The Perils of Crypto's Pseudonymous Economy

Let's pull the rug on "anonymous" crypto devs.

AccessTimeIconMar 25, 2022 at 4:37 p.m. UTC
Updated May 11, 2023 at 5:18 p.m. UTC
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If crypto’s pseudonymous economy is to survive this era of NFT rug pulls and token Ponzinomics, then I’ve yet to see a reason why or how it should. We’re living through a massive digital whack-a-mole game. But these moles have mallets – Groucho Marx masks, too. Why, then, do we keep plunking quarters into their machine?

Take Thursday’s announcement of fraud charges against two organizers of the “Frosties” non-fungible token blowup. Federal prosecutors alleged 20-year-olds Ethan Nguyen and Andre Llacuna scammed investors in their million-dollar metaverse mumbo jumbo, a collection of cutesy JPEG PFPs (profile pics).

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Infected by FOMO (fear of missing out) and crypto hype culture, thousands of well-meaning if misguided victims didn’t know who was selling them a tin digital Spam. Some Frosties buyers eagerly dropped thousands of dollars on mint day. They didn’t start asking whodunit until after the rug had been pulled. Why bother vetting creators “Meltfrost” and “heyandre” in an ecosystem that lionizes the pseudonymous hack?

Therein lies the ... rug. Crypto and DeFi (decentralized finance) and NFTs and Web 3 have grown to adore pseudonymity’s romantic mystique. This makes perfect sense from a historical standpoint: Bitcoin’s Satoshi Nakamoto set a trillion-dollar precedent for keeping one’s real name under wraps. He or she or they created a financial disintermediation platform that didn’t know or care who used it. Years of open-source collaboration, auditing and innovation – and Satoshi’s early exit stage left – mean bitcoiners nary fret over the founder’s real name.

Earned trust?

Bitcoin earned our respect over a decade of growth. Its pseudonymous precedent is now being exploited by a new generation of scam-happy thieves. Carnival goldfish have longer, happier lives than these ringleaders' phony names.

Convicted felon and QuadrigaCX co-founder Michael Patryn rebranded himself as the systemically important treasurer of crypto project Wonderland, which at its height held over $700 million in assets. People were fine with Sifu, the pseudonymous founder. When on-chain sleuths doxxed him, though, they balked, ultimately voting him out of the project. Sifu didn’t have to run off with their money to pull the rug, in their minds. His potholed past was indictable enough.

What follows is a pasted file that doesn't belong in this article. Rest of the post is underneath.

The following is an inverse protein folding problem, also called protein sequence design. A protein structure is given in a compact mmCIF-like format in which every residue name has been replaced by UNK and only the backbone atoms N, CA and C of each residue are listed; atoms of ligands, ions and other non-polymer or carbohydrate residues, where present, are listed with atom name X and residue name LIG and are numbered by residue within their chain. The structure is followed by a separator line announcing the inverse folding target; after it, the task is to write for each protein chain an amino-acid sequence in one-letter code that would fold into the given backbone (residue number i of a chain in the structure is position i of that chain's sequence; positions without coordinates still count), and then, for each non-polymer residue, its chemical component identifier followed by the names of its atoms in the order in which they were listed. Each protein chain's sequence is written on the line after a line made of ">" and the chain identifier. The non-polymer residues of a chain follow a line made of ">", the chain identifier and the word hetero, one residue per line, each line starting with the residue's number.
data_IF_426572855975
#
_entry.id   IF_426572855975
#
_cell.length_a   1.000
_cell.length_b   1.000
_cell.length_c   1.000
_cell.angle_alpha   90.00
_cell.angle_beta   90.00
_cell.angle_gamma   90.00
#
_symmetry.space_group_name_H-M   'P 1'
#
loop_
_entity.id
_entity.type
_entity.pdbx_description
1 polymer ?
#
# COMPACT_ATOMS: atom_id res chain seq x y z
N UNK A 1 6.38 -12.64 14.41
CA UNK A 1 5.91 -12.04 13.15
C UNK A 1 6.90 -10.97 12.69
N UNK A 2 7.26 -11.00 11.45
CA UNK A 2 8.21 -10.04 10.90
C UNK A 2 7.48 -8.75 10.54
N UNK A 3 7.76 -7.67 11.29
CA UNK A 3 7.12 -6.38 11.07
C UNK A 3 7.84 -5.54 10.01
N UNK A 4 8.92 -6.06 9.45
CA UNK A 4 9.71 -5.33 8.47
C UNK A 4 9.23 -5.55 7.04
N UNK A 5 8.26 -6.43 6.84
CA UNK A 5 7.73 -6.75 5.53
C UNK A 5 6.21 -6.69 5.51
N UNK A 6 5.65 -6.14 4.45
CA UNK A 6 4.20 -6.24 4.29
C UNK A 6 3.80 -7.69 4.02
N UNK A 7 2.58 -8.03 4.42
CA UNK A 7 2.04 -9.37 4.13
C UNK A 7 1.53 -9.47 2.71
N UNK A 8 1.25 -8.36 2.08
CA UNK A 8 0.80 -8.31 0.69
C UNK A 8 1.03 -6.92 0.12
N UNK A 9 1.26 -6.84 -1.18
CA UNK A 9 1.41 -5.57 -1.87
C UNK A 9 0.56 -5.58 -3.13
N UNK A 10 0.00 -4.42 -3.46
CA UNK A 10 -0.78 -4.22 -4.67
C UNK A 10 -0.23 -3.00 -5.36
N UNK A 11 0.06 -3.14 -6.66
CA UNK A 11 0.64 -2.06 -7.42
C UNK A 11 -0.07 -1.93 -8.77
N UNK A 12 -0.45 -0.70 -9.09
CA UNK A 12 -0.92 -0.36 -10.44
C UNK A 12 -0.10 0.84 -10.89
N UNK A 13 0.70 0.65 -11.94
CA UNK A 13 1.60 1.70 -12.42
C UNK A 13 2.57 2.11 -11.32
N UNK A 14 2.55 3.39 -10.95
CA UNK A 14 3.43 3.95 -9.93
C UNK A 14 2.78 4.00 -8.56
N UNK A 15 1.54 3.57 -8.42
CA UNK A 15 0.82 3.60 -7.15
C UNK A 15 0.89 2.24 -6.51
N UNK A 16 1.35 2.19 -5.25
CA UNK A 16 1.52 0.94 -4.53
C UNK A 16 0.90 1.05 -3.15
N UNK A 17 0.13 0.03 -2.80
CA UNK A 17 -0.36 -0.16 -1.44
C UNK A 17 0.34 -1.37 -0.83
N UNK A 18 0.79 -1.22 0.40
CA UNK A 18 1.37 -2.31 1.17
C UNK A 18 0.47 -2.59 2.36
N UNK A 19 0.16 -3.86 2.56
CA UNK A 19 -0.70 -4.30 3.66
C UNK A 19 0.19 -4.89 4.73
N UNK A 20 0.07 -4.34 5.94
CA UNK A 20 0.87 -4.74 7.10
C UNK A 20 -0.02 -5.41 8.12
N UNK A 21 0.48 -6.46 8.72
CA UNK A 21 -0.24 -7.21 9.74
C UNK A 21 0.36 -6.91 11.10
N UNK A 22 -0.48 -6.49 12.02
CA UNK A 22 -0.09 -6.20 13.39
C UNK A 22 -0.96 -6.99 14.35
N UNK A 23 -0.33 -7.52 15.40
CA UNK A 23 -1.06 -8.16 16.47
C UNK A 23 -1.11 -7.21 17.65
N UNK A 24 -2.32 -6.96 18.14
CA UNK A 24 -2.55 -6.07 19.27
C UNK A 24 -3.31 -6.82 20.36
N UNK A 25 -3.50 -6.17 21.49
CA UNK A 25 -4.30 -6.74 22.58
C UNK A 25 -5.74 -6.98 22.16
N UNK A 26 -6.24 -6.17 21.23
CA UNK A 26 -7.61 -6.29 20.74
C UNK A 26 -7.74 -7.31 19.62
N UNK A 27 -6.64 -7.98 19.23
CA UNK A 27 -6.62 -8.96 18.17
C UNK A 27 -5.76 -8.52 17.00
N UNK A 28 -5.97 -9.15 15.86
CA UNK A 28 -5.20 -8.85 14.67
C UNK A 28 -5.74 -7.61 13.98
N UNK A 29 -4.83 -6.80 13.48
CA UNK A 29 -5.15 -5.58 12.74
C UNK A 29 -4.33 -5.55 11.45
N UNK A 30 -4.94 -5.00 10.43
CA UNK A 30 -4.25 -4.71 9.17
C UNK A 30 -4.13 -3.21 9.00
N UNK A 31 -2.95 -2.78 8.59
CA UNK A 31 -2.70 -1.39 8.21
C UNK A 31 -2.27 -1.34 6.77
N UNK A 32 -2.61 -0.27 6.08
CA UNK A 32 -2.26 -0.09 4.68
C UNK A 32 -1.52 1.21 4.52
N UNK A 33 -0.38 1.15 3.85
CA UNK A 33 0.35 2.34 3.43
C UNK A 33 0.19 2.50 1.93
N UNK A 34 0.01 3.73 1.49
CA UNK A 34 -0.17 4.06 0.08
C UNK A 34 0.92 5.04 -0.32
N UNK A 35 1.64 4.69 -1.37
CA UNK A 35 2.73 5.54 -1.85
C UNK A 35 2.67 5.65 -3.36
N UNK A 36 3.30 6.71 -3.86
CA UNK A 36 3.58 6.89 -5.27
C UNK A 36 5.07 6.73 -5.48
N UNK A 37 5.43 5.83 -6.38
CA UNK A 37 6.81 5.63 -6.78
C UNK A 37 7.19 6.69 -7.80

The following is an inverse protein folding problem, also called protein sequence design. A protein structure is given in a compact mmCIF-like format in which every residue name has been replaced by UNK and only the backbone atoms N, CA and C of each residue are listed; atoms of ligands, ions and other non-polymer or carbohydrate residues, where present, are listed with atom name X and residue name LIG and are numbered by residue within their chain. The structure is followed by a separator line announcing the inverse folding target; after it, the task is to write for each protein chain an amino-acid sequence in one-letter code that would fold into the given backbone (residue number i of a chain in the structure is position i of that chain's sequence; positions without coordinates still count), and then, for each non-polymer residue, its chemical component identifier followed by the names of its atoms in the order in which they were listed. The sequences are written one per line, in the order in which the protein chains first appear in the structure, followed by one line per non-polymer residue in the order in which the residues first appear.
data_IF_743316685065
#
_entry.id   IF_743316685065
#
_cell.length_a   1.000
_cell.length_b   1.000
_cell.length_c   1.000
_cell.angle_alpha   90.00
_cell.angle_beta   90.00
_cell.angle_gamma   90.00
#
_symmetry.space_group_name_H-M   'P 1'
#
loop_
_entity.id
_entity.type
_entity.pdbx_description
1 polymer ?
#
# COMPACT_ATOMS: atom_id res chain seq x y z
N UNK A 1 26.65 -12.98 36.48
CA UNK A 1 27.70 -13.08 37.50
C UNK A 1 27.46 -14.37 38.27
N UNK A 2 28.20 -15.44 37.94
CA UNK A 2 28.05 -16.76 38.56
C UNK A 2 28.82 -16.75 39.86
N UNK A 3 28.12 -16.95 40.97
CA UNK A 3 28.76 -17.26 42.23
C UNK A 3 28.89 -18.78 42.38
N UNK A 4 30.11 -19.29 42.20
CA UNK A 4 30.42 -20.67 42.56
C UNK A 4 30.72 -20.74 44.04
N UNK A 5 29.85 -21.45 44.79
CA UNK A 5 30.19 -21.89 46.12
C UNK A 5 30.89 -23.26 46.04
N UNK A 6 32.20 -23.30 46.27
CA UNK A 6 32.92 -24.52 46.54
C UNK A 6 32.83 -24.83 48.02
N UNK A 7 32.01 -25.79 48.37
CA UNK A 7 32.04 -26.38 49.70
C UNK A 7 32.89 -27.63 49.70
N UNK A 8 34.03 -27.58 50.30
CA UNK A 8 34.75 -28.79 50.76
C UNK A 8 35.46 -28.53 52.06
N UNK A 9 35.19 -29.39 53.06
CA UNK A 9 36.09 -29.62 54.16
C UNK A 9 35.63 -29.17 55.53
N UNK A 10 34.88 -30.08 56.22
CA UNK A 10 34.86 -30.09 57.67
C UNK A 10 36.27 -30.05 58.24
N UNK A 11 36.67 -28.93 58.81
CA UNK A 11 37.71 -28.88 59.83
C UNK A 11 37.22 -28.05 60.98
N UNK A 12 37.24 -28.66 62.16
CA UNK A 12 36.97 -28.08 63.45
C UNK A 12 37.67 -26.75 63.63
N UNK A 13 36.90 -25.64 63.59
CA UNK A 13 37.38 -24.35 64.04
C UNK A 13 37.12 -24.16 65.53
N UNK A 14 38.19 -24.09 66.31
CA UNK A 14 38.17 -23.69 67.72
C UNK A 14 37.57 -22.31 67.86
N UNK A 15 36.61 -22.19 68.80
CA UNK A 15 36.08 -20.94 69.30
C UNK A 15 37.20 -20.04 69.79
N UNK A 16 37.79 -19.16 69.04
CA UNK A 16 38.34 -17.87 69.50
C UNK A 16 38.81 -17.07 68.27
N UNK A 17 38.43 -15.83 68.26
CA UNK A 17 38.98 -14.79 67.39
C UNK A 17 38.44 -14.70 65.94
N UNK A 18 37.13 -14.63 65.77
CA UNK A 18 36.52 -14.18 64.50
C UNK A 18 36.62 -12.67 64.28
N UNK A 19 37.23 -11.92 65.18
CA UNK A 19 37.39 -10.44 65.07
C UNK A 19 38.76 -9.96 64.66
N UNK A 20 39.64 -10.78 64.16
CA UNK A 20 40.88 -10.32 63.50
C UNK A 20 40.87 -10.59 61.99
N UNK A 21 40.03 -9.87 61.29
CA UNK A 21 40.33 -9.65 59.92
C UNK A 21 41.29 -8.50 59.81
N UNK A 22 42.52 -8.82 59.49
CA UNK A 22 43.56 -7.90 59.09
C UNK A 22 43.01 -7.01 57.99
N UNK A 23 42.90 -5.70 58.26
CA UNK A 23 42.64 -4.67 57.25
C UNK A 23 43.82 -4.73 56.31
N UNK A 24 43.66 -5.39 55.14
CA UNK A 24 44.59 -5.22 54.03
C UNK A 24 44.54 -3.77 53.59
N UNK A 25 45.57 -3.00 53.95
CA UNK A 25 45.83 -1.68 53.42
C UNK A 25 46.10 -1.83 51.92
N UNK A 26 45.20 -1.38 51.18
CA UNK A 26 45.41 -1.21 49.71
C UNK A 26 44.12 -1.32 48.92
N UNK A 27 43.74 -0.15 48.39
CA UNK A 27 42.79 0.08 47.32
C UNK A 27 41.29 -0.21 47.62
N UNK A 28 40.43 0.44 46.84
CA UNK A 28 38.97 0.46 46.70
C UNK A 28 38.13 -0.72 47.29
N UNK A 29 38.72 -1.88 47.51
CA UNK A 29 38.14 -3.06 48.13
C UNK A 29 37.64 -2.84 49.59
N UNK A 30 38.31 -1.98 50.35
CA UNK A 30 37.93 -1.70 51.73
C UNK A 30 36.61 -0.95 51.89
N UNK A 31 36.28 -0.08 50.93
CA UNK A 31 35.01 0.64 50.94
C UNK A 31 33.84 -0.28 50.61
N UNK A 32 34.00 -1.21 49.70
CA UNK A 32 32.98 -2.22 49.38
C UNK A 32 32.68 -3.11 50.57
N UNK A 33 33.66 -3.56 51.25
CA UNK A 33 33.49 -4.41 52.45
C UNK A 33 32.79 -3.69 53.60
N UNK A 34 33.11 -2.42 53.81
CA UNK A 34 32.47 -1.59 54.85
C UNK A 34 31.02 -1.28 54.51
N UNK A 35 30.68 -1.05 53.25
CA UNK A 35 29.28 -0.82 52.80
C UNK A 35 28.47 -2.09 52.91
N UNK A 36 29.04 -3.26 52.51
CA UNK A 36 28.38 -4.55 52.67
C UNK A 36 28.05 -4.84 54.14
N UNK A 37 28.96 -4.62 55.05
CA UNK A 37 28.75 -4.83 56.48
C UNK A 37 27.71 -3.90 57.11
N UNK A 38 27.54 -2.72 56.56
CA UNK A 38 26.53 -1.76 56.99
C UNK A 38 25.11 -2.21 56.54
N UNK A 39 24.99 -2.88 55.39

If people cared who Sifu was after his unmasking, then there’s no conceivable reason why they shouldn’t have demanded that information on opening day. You can’t blame Sifu, really: He was just following route procedure. We spin ourselves a tale of riches that charlatans – especially those with toxic pasts – inevitably embrace.

Crypto is beginning to grapple with its self-imposed fables. Perhaps spooked by billions of dollars in rug pulls, a growing number of pseudonymous founder-led projects are now taking steps to bolster their raison d'être. Some retain their outward-facing mystery by telling retail investors that the whales (large investors) know their real names. Others pay big bucks for boutique vendors to perform “know-your-customer” (KYC) checks in exchange for a pretty label that marks them as known privately.

Third parties

Take In one year, the review website has built community trust by spotting and shaming shady DeFi projects. This service laudably warns users which products are programmed to rug and which appear safe. It’s a free service available on request.

The website also sells “RUGDOC KYC.” For $5,000-plus, it will perform “extensive real-time identity verification as well as professional vetting through our trusted third party vendor.” After verifying the founders’ identity (which it keeps under wraps) RugDoc awards them a “pristine KYC badge” to flaunt before RugDoc’s “100k+ monthly unique visitors.”

I’ve been around this industry long enough to know that “trusted third parties'' are anathema to the origins of crypto. We don’t know who runs RugDoc. We certainly don’t know who its “trusted third party” is. When asked in the project’s Discord, the mod Mr. Onion demurred. “Making them public could open up vulnerabilities,” the mod said.

It is definitionally impossible to trust a third party when the party is unknown. Dozens of projects still pay big money to run their gamut, which RugDoc calls a deterrent. RugDoc’s own website admits at least two pulled the rug.

We’re dumping millions of dollars in an ecosystem whose solution to a problem of its own making is a banner ad antithetical to crypto’s philosophical core. Pretty words and self-principles are trouncing our own credulity. Then when it goes down the porcelain throne, we cry boo-hoo and move on to the next.

It’s only by a combination of sheer luck and post-teenage stupidity that the feds caught up with the alleged founders of Frosties. According to court documents, a federal investigator subpoenaed messaging app Discord, crypto exchange Coinbase, internet service providers and banks to quite speedily tie two real-world identities to “heyandre” and “Meltfrost.” Two months from crime to charges is a legal blitzkrieg, to be sure.

There was a good reason to move fast, the feds say. They allege Nguyen and Llacuna were days away from launching another scammy NFT rug pull-to-be.


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Danny Nelson

Danny is CoinDesk's Managing Editor for Data & Tokens. He owns BTC, ETH and SOL.

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